[OPE-L:3554] Re: Productive and Unproductive Labour

Duncan K. Fole (dkf2@columbia.edu)
Tue, 29 Oct 1996 13:35:01 -0800 (PST)

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Paul C's [OPE-L:3551] may leave some confused as to who said what:

Duncan said:

>In reply to Paul's [OPE-L:3544]
>>Of course one can not forget wage costs as a flow but they are small as a
>This is an empirical matter, and I wouldn't be quick to prejudge it. The
>stock of v is accounted for in capitalist books as part of the value of
>inventories of goods in process (since wage costs have to be assigned).
>This category is not negligible itself, and I suspect that research would
>show a significant proportion of it represents wages.

Paul replied:
>I would suggest that the accounting procedure is correct here. If wages
>are paid
>weekly, then the mean stock of variable capital is about 2 to 3 days
>wages. Since
>in practice wages are paid in arrears, the stock of variable capital is,
>from the point
>of view of the firms, actually in debit to the workers. The inventories of
>goods in
>process already include the value transfered to them by labour, by this
>point the
>labour has been expended and only its effects remain
> 1. a change in the material form of the goods
> 2. an increase in their value
>It would be a mistake to include any of this as variable capital as the
>of value in the stocks of work in progress includes both the necessary and
>labour time.
>The only instance where variable capital exists as a significant positive
>stock is
>where substantial wage payments are advanced prior to work being done.
>I had, prior to last year tended to treat variable capital in the
>conventional way when
>processing national accounts. I would express profit rates as
>with v being the annual wage bill. The error of my ways were pointed out by
>Maniattis in his article in Capital and Class earlier this year. I now
>accept the
>argument that one should not include v when computing the rate of profit using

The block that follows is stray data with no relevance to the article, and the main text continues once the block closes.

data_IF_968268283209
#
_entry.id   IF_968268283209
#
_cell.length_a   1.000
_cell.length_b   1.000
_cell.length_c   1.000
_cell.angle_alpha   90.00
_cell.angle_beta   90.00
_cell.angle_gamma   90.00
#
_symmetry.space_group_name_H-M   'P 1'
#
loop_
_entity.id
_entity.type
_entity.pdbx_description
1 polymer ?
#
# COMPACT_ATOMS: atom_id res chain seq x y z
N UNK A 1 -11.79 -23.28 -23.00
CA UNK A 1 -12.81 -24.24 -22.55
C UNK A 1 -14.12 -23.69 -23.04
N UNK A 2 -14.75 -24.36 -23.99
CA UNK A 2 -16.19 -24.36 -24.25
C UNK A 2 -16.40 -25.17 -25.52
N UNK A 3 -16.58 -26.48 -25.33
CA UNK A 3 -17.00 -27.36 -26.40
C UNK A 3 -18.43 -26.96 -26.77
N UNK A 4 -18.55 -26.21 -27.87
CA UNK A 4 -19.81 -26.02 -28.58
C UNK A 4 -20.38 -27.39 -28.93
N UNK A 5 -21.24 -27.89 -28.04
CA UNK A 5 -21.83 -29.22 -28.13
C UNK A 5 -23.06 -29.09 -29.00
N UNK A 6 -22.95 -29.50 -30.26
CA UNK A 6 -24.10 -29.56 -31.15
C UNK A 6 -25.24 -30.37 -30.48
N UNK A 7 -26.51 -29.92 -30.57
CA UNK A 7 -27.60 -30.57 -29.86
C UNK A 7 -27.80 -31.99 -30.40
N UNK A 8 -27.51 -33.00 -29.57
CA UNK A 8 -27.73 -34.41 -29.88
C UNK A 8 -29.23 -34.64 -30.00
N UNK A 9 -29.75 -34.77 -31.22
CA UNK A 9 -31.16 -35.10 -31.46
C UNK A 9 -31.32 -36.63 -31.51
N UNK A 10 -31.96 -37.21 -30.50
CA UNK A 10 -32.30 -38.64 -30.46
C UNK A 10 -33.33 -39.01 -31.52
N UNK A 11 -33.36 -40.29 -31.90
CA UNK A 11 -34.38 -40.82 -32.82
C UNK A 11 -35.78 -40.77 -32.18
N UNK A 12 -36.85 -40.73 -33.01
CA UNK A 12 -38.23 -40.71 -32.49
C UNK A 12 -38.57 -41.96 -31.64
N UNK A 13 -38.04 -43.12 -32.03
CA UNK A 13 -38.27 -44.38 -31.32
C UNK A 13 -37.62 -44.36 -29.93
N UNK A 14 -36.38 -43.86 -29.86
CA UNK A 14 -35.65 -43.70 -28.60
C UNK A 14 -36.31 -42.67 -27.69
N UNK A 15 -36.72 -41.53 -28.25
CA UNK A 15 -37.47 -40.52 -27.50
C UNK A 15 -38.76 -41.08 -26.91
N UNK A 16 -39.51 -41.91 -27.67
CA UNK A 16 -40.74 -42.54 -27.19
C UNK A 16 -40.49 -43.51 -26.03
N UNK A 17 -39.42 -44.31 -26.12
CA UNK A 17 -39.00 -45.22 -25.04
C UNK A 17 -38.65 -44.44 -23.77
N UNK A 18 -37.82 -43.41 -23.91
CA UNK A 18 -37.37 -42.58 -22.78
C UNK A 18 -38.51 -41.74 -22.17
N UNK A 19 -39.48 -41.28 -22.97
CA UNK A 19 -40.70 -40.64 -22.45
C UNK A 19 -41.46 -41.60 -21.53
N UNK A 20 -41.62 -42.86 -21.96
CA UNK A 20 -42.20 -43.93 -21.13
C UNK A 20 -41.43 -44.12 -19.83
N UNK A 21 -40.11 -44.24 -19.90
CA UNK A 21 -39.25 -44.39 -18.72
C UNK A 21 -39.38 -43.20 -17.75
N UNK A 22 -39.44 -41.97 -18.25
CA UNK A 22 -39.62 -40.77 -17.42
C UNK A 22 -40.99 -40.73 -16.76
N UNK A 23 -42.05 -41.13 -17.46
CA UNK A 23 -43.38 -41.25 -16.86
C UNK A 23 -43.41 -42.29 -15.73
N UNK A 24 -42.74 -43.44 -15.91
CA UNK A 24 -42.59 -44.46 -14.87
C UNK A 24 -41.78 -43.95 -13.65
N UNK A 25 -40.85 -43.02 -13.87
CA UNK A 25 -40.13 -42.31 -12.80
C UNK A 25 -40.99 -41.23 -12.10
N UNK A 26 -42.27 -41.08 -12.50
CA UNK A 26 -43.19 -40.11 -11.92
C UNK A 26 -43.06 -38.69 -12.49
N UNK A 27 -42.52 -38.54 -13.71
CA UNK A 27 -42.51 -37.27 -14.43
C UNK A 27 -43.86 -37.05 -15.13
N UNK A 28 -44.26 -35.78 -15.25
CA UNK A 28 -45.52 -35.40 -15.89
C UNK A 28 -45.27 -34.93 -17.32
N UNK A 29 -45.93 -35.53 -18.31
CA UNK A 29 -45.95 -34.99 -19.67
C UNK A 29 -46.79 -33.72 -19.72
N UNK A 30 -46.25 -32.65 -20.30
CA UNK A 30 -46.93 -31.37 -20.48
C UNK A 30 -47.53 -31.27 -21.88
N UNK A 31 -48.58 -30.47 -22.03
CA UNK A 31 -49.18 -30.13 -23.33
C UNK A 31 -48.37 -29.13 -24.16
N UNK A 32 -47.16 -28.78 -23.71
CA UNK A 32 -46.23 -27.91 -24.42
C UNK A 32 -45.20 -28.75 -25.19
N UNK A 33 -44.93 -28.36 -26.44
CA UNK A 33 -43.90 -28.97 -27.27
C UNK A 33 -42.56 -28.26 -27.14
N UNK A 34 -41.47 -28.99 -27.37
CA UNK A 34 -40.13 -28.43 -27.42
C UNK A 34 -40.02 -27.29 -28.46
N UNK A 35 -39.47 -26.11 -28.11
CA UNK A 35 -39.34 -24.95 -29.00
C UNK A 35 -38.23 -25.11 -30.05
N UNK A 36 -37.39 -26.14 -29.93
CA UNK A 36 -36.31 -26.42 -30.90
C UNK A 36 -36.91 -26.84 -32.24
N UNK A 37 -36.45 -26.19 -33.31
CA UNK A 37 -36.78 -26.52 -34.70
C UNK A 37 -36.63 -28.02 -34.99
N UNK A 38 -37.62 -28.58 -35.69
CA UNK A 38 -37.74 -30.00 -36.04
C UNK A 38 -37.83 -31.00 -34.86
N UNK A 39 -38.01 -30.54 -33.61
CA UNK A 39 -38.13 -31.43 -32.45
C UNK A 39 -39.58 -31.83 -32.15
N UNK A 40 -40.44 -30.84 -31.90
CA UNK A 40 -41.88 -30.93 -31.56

>national accounts. If anything one should express it as
> p
>(K - tv/2)
>where t is the average payment period of wages as a fraction of a year,
>and v is the rate of wages paid per year. This gives us a consistent stock
>quantity to divide by and, moreover, allows for the fact that employees advance
>their labour to capital rather than vice-versa.
(Paul C. ends here.)

Now, Duncan says further:

I think the standard accounting practice effectively keeps track of the
degree to which wages are paid in advance or in arrears, although I'm not
sure of this. Surely in production processes that have long production
times there must be some payment of wages during the production period, so
that the "wage fund" is not negligible.

In the rate of profit calculations, it seems that the appropriate
denominator would be the capital invested including the inventories of
goods in process, which will automatically account for the wages advanced
to the degree that they are advanced. (The financing of inventories,
including inventories of goods in process is quite an important issue in
many industries, so I don't think these inventories are negligible.


Duncan K. Foley
Department of Economics
Barnard College
New York, NY 10027
fax: (212)-854-8947
e-mail: dkf2@columbia.edu